conversation, intimate portraits, Sex

on not wanting to frighten, not expecting the call and some norwegian guy

It has been a while, poor, neglected bird. I have lovely theatre-y things to feed you but I also have a deadline that I really don’t want to fuck up. I am no Douglas Adams. I don’t “love the whooshing sound they make as they fly by”. I am very into grinding to a halt on top of them with such abruptness that my seatbelt leaves bruises. So until you can smell burning rubber, have another anonymous conversation with another beautiful human being. 

The Empty Chair, Dena Cardwell

The Empty Chair, Dena Cardwell

Fleur:  Describe where we are?

Him:    We are in a… I’ll call it a ‘courtyard’. There are some buildings behind us from… well they want to be the 18th Century but they’re not quite. There’s a gallery on one side and the back of the museum building on the other. They’ve also managed to wedge in a little car park down the side. And this rather nice tree! What is this tree?

Fleur: A green one. With some with rough bark and it seems to have dropped a little scattering of cigarette butts under it. Yeah.

Was there – was there a kiss that’s lifted the bar? That’s made you go “oh, they could be all that!”

Him:    Any number! Um… Let’s see.

A long, long pause. We’re talking at least a minute here.

Him:    I’m having to search the archives. I’m really not trying to be coy. It’s just coming across that way.

Another long, long pause. I take off my shoes.

Him: There was one in particular that I suppose was very different because it was quite unexpected and out of the blue and out of my league, so I thought. So certainly my defences were down.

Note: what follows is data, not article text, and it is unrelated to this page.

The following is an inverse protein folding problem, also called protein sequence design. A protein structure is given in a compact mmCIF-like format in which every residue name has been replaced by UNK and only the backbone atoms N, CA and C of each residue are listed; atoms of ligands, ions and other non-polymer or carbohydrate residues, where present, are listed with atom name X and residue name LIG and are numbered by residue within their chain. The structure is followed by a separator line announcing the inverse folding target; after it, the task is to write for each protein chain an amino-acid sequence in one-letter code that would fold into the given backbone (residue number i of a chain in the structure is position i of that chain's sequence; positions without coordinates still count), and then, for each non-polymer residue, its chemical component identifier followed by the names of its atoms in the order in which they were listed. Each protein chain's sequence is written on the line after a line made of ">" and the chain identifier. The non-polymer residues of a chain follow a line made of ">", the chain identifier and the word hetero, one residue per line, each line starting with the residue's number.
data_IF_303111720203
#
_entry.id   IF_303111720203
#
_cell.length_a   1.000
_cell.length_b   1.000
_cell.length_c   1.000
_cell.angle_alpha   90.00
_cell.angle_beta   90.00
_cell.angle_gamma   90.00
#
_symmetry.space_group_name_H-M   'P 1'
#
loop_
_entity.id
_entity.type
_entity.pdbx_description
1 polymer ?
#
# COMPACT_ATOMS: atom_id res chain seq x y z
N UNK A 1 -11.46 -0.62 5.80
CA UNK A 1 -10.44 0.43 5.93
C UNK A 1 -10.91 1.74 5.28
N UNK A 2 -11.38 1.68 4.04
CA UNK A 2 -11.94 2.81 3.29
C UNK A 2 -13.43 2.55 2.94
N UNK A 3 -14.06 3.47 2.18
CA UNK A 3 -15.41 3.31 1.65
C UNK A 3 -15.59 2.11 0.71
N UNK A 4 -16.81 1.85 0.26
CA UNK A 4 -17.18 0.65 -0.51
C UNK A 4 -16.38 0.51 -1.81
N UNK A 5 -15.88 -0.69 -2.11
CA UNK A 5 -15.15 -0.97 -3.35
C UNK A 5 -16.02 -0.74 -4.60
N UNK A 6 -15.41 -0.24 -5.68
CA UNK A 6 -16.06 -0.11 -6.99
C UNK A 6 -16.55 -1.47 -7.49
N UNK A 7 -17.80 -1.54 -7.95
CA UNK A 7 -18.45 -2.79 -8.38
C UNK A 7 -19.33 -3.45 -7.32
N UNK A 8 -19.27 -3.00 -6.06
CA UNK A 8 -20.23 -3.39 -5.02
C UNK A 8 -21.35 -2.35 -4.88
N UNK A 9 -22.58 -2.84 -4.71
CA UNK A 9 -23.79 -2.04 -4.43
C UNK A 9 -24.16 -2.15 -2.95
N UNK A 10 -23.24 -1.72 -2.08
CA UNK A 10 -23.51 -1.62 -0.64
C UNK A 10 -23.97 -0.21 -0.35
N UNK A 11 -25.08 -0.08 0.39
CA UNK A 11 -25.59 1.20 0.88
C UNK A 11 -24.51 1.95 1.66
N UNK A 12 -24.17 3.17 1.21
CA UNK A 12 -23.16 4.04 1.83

Fleur:  So what happened?

Him:    There was a phone call from out of the blue saying, “do you want to get a coffee,” which was a shock in itself. I’ve never been the type that people would call so that sort of put the nerves up right from the beginning. Even then there was still a sense of self-doubt as to whether anything was actually happening: “This can’t actually be anything more than a coffee, can it? That’s not what’s going on.” It was somebody who I’d been interested in for some time but had never really been able to acknowledge it at all. Then suddenly the head was on my shoulder and she sort of looked up at me and… there she was.

Fleur:  How did it feel?

Him:    It was a bit of an over-load of sensation. Not even just the physical sensations actually but just my own response to her interest as much as the kiss itself was something that I wasn’t really expecting. It was quite overwhelming.

Fleur: Are you still the guy who’s surprised to be called? Are you still just as shocked?

Him:    Sometimes. Yeah. I think we change. We change more than we think in some ways and less than we think in others. In some ways I feel more confident than I did ten or fifteen years ago and in other ways I’m always surprised that those feelings of surprised do come up quite regularly and I realise that I’m surprised I’m surprised still. I think “oh really? Are we still doing this? God help us all.”